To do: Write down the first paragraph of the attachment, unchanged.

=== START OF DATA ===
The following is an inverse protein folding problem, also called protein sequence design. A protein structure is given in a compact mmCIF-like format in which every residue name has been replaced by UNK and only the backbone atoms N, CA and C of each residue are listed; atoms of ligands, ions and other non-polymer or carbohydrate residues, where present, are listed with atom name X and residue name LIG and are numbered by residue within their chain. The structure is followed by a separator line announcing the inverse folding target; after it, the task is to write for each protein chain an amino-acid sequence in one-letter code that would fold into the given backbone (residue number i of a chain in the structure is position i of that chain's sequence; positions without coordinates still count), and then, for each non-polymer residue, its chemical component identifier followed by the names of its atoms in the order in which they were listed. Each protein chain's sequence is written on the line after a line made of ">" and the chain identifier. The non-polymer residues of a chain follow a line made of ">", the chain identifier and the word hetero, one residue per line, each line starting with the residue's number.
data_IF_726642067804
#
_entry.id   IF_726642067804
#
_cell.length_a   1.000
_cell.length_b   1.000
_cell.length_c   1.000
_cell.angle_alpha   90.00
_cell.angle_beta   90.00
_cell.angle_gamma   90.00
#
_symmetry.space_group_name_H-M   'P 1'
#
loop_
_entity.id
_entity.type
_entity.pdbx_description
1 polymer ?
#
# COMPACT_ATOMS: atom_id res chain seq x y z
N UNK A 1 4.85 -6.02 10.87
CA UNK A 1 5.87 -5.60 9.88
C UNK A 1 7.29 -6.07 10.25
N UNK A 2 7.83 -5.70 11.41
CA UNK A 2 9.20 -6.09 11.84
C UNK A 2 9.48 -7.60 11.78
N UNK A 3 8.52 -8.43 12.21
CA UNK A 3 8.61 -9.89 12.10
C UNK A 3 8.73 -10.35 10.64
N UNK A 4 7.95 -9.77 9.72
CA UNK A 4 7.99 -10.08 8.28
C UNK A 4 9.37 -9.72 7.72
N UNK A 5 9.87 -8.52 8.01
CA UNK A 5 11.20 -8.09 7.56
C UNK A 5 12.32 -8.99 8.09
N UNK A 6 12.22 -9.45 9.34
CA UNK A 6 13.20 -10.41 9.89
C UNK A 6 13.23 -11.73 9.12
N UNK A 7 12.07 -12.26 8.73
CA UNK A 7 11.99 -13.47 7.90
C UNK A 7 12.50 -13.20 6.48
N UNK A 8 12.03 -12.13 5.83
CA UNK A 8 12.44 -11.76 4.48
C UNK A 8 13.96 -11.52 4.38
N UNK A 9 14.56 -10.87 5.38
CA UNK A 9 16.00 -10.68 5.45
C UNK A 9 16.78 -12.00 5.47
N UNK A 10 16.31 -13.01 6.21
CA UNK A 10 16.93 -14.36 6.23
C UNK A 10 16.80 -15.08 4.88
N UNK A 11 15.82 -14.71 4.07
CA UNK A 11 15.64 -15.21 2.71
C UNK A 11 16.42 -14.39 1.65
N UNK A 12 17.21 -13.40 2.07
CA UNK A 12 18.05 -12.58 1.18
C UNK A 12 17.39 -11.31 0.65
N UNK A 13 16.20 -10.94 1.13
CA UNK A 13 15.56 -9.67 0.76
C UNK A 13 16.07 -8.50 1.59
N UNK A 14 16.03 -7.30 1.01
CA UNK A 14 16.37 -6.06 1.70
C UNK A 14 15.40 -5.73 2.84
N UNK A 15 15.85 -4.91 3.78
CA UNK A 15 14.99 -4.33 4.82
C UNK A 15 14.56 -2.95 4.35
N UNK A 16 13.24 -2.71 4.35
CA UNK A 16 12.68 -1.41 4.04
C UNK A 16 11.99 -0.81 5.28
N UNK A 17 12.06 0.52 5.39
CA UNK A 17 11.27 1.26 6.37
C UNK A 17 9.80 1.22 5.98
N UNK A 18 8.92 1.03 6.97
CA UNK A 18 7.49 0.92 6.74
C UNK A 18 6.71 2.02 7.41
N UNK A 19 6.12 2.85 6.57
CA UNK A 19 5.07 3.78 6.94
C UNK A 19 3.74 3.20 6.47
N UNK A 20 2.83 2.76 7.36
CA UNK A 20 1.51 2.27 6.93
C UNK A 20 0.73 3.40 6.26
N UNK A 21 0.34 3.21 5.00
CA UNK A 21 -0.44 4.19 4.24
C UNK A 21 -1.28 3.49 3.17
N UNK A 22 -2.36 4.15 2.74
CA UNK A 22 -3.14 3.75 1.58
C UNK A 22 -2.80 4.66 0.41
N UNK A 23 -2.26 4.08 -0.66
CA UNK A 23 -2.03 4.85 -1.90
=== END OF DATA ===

The following is an inverse protein folding problem, also called protein sequence design. A protein structure is given in a compact mmCIF-like format in which every residue name has been replaced by UNK and only the backbone atoms N, CA and C of each residue are listed; atoms of ligands, ions and other non-polymer or carbohydrate residues, where present, are listed with atom name X and residue name LIG and are numbered by residue within their chain. The structure is followed by a separator line announcing the inverse folding target; after it, the task is to write for each protein chain an amino-acid sequence in one-letter code that would fold into the given backbone (residue number i of a chain in the structure is position i of that chain's sequence; positions without coordinates still count), and then, for each non-polymer residue, its chemical component identifier followed by the names of its atoms in the order in which they were listed. Each protein chain's sequence is written on the line after a line made of ">" and the chain identifier. The non-polymer residues of a chain follow a line made of ">", the chain identifier and the word hetero, one residue per line, each line starting with the residue's number.